It also said Raab didn’t target anyone or intend to threaten anyone, but should have realised that his mentioning of the Civil Service Code “could well have been understood as a threat.”

NTD Photo
Dominic Raab, then the UK’s deputy prime minister, leaves 10 Downing Street following a Cabinet meeting in London on April 18, 2023. (Jordan Pettitt/PA Media)

Regarding group complaints made by MOJ officials, the report said the former justice secretary had “acted in a manner which was intimidating” by making unconstructive critical comments on a number of occasions.

The examples cited showed that Raab complained about the lack of “basic information” in documents and “obstructiveness” on the part of officials whom he perceived to be resistant to his policies, and called some work as “utterly useless” and “woeful.”

The report said Raab didn’t intend to target anyone or to upset or humiliate, but the unconstructive criticisms, combined with a habit of interrupting people, “is likely to be experienced as intimidating, in the sense of being unreasonably difficult to deal with, and plainly was so experienced by some individuals.”

Raab: Bullying Threshold ‘So Low’

In his letter of resignation to Sunak, Raab said he’s “genuinely sorry for any unintended stress or offence” any officials felt “as a result of the pace, standards, and challenge” he brought to the MOJ, but argued that the inquiry has “set a dangerous precedent” by “setting the threshold for bullying so low,” saying it will “encourage spurious complaints against ministers, and have a chilling effect on those driving change.”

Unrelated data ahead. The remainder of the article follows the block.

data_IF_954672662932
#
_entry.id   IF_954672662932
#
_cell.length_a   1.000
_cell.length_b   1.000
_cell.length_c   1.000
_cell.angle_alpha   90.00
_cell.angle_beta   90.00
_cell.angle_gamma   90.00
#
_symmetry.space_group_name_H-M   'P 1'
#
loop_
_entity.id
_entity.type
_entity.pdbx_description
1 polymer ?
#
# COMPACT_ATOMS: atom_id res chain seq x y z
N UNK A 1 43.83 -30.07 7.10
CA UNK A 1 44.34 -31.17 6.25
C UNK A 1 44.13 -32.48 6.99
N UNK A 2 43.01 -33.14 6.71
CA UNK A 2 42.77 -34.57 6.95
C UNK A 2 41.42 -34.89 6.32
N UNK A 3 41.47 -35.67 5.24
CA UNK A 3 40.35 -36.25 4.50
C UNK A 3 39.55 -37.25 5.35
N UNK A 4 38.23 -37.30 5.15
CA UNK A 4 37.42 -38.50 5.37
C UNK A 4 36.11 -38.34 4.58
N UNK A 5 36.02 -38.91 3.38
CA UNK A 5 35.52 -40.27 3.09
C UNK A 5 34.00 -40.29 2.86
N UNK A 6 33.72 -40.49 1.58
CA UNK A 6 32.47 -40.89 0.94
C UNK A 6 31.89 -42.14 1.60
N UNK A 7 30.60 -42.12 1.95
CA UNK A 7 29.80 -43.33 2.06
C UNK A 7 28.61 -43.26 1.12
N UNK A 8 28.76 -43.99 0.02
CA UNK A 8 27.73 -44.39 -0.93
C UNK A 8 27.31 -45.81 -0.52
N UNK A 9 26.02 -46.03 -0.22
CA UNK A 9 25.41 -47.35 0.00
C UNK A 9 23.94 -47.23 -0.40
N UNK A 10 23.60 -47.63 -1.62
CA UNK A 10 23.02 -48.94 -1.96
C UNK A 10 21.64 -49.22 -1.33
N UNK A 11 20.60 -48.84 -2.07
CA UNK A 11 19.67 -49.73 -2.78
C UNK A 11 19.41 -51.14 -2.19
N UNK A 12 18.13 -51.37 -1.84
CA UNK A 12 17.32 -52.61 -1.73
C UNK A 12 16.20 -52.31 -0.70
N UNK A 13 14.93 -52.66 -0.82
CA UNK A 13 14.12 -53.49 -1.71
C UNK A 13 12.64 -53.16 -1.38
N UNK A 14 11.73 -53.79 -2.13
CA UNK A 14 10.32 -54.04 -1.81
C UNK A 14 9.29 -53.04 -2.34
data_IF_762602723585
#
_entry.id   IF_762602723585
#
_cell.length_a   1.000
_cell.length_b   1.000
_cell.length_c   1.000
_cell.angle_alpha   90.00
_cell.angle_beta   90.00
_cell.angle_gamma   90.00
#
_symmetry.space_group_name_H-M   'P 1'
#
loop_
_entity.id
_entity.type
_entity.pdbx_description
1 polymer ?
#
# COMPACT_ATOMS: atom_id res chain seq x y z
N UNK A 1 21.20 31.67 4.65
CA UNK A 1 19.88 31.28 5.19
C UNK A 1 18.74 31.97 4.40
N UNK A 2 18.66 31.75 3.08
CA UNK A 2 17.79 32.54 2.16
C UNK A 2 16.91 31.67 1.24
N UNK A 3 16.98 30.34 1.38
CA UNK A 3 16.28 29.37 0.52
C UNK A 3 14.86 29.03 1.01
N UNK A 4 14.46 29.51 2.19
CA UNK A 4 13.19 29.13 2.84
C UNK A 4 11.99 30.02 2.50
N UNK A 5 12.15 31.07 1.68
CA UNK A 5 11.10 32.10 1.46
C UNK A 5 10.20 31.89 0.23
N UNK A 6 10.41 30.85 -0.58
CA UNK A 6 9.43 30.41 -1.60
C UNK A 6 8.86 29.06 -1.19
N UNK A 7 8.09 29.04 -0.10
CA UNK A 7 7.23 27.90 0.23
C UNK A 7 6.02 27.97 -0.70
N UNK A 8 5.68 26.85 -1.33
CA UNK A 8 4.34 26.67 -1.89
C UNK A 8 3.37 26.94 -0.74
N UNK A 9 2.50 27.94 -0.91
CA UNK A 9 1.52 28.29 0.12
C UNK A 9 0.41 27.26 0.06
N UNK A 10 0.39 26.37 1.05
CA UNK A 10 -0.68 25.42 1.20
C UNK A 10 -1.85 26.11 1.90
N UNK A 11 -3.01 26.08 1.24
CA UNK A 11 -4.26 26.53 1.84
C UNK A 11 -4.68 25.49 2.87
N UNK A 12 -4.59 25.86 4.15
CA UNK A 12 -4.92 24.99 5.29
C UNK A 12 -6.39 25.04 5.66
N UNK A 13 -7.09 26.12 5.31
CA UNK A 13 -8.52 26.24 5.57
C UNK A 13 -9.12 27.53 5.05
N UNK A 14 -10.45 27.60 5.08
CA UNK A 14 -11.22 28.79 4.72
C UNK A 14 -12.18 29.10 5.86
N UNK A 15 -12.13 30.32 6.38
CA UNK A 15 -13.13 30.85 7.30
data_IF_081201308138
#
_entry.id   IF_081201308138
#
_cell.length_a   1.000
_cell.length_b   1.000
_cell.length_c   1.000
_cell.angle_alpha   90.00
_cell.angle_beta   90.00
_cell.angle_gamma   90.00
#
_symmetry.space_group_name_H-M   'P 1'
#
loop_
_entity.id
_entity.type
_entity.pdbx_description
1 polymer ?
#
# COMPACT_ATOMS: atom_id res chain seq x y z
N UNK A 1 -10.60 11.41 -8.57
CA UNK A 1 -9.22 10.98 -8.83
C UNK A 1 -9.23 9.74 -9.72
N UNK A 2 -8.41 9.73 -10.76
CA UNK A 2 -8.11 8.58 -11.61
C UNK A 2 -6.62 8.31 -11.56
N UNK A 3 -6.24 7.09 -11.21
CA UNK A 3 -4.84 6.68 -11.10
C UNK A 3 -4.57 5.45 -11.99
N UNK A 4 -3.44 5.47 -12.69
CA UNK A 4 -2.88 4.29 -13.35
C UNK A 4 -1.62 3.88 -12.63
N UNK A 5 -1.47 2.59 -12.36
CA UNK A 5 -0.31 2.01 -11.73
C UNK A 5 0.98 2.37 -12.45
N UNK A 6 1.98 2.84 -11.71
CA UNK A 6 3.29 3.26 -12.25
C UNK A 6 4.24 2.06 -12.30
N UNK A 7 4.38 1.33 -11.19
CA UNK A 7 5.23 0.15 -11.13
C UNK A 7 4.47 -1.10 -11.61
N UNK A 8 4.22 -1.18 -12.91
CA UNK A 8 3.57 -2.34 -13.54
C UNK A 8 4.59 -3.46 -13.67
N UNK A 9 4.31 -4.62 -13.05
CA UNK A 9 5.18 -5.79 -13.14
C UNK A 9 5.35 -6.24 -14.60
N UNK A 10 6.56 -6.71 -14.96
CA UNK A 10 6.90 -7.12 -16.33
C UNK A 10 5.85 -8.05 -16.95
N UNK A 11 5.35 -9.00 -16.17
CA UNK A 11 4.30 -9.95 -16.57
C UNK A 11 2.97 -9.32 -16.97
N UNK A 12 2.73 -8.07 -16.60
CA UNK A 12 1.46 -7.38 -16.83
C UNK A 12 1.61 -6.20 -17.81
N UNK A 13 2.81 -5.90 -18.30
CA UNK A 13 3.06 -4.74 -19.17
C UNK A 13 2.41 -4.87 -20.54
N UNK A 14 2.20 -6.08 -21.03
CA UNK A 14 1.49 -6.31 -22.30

He also called on Sunak to order an independent review of “a number of improprieties that came to light during the course of this inquiry,” including the “systematic leaking of skewed and fabricated claims to the media in breach of the rules of the inquiry and the Civil Service Code of Conduct, and the coercive removal by a senior official of dedicated private secretaries” from his MOJ private office in October last year.

Prime Minister Rishi Sunak accepted Raab’s resignation, saying he was right to keep his promise, but it’s “clear that there have been shortcomings in the historic process that have negatively affected everyone involved.”

“We should learn from this how to better handle such matters in future,” he wrote in a letter to Raab.

Labour leader Sir Keir Starmer said the prime minister showed “double weakness” in his handling of the matter, by bring Raab back into the government after being allegedly warned about his behaviour and by not sacking Raab upon receiving the report.

Asked if Sunak regretted appointing Raab last year, the official spokesman for Downing Street said: “No. I think the report makes clear that the former secretary of state is highly intelligent, pays close attention to detail, seeks to make decisions based on evidence, has strong principles and is guided by them, and works assiduously. So, obviously, the prime minister stands by his decision.

“Clearly, this report has established a number of facts and the prime minister has come to a judgement,” he added.

Downing Street also rejected public service union FDA’s call for an independent inquiry into ministerial bullying.

But the spokesman said Sunak had asked the Cabinet Office to look at how ministers “can better learn to handle some of the issues that this report has raised, in terms of how concerns about working practices are raised in a timely manner and how they are dealt with.”

PA Media contributed to this report.

From The Epoch Times